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Patrick Harvie: Ukraine invasion doesn’t justify North Sea production boost

© PAPatrick Harvie North Sea
Scottish Green Party co-leader Patrick Harvie at Bute House, Edinburgh

Scottish Green party co-leader Patrick Harvie has said the war in Ukraine must not be used to justify increased production of fossil fuels from the North Sea.

Speaking at his party conference over the weekend, he welcomed sanctions being imposed on Russia for its “flagrant and grievous breach of international law”.

However he added that “extreme fossil fuel ideology would throw our future away”  and reducing imports from Russia must not be used to justify an increase in North Sea production.

Oil and gas prices have soared in the wake of Russia’s invasion of Ukraine, with average household annual bills set to increase by £700 on April 1 due to the price cap increase.

Experts including Paul de Leeuw of Robert Gordon University have said that all options should remain on the table, however others have pointed to initiatives such as increasing a warm homes discount policy as being the correct course.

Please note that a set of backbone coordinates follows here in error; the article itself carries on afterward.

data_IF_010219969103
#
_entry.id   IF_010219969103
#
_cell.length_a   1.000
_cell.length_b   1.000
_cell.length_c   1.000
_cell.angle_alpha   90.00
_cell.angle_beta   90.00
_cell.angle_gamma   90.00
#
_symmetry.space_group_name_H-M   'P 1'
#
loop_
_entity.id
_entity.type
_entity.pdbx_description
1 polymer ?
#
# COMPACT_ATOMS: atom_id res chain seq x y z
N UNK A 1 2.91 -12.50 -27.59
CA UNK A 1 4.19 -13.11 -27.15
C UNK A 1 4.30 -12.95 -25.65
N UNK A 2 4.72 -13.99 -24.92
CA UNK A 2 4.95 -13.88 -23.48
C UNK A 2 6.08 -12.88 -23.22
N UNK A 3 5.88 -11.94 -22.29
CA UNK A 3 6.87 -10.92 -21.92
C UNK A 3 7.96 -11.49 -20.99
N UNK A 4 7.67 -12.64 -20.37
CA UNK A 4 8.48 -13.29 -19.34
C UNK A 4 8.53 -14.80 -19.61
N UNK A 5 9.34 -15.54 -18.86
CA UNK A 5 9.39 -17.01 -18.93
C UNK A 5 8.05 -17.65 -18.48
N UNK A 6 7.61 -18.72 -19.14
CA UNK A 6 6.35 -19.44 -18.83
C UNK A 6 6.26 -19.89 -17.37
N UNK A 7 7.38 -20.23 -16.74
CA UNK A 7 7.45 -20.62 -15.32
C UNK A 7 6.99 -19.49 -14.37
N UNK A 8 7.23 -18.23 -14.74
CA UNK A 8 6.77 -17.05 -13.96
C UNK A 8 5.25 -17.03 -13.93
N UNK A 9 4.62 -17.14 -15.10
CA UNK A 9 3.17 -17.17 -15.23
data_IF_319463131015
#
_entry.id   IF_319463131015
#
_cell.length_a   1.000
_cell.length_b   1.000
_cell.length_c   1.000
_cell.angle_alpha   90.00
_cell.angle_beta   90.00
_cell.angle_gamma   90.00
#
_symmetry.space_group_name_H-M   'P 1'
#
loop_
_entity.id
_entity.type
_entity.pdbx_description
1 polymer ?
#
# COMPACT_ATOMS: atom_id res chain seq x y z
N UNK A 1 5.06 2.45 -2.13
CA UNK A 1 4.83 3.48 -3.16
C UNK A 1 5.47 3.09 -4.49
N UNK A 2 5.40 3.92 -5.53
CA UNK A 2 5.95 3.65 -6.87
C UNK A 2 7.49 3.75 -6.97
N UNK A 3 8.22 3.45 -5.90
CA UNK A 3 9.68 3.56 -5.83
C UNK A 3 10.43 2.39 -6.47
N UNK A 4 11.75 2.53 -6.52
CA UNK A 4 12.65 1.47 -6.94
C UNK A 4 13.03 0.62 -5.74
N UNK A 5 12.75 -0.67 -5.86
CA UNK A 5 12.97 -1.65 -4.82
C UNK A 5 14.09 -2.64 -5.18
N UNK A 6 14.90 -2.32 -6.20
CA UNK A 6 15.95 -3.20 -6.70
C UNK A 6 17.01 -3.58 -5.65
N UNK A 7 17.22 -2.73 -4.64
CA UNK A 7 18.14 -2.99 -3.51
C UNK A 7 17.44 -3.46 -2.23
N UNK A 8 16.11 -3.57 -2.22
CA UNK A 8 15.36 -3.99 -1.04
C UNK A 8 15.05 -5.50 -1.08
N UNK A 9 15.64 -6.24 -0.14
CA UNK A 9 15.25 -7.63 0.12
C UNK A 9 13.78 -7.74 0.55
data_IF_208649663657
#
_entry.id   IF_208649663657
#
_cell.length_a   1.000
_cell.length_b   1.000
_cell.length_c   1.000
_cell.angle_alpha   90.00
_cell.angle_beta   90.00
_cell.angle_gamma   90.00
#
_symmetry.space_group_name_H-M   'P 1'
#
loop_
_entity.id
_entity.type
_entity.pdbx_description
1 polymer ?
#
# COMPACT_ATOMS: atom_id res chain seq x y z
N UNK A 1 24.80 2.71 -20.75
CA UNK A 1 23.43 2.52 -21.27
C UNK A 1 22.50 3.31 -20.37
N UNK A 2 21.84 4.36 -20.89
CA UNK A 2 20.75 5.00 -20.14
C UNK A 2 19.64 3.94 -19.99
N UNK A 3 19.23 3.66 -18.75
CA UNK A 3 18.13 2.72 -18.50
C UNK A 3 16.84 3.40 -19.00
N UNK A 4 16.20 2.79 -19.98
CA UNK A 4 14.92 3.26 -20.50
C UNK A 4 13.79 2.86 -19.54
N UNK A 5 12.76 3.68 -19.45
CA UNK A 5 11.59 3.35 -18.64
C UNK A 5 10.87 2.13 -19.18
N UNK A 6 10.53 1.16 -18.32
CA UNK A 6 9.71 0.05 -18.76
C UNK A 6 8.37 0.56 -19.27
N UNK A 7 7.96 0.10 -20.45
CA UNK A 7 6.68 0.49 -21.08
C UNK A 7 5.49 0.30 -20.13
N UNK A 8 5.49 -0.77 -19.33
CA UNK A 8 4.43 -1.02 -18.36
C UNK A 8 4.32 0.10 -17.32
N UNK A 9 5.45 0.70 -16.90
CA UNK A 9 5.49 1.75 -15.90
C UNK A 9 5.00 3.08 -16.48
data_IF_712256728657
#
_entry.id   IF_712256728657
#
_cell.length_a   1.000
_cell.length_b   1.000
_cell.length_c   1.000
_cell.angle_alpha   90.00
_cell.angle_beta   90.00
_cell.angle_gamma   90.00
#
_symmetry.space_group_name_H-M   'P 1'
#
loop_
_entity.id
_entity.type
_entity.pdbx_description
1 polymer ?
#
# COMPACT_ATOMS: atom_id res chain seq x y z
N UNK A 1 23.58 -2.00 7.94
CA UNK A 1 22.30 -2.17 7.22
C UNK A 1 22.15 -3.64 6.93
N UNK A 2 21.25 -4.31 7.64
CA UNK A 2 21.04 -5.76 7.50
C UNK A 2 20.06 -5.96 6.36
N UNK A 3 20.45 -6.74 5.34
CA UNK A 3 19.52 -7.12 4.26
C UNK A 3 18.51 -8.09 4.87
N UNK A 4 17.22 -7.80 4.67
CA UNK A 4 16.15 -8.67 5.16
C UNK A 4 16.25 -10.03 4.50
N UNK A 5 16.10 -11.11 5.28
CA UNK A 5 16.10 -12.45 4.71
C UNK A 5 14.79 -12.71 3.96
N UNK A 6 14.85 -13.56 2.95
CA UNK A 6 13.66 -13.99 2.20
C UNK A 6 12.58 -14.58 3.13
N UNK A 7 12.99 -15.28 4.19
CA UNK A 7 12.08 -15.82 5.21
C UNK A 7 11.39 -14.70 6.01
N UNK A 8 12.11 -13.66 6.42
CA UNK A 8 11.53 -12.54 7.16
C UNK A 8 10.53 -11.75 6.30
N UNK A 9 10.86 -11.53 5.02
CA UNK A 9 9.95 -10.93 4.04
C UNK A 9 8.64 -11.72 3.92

Mr Harvie, whose party is in government with the SNP in Holyrood, said: “Here in Scotland, the Tories and their cheerleaders are shamelessly using this scenario to justify expanding oil and gas exploration and production.

“For them, barely months after COP left Glasgow any excuse will do to ignore the pressing climate science which should be keeping them awake at night.”

Boris Johnson is drawing up an energy supply strategy which is expected to focus on North Sea production, as well as further reliance on renewables, to try to mitigate the impacts on household energy bills.

Protecting domestic supply is crucial for the UK, although only about 4% of the country’s gas comes from Russia.

Oil from Russia accounts for 8% but has been sanctioned.

Nicola Sturgeon has said, even setting aside environmental concerns, the timescales for bringing on new production “take(s) years if not decades to plan and develop”.

This is supported by data from the Oil and Gas Authority (OGA) from 2019 showing that the average time between discovery and fossil fuels flowing was 28 years.

The OGA, working with consultancy Wood Mackenzie, has since said the time for new discoveries reaching a key final investment decision is just five years. Due to a reduced number of FIDs in recent years, however, updated figures aren’t available for new projects going from discovery to first oil.

In either case, consumers are facing two hikes in bills – in April and October – meaning new production wouldn’t come online soon enough.

Boris Johnson’s supply plan is reported to focus on taking more gas from domestic sources rather than imports, not burning more gas overall.

A BEIS committee last week told MPs that measures related to storage, the warm homes discount and information around heating homes would be viable steps for the winter ahead.

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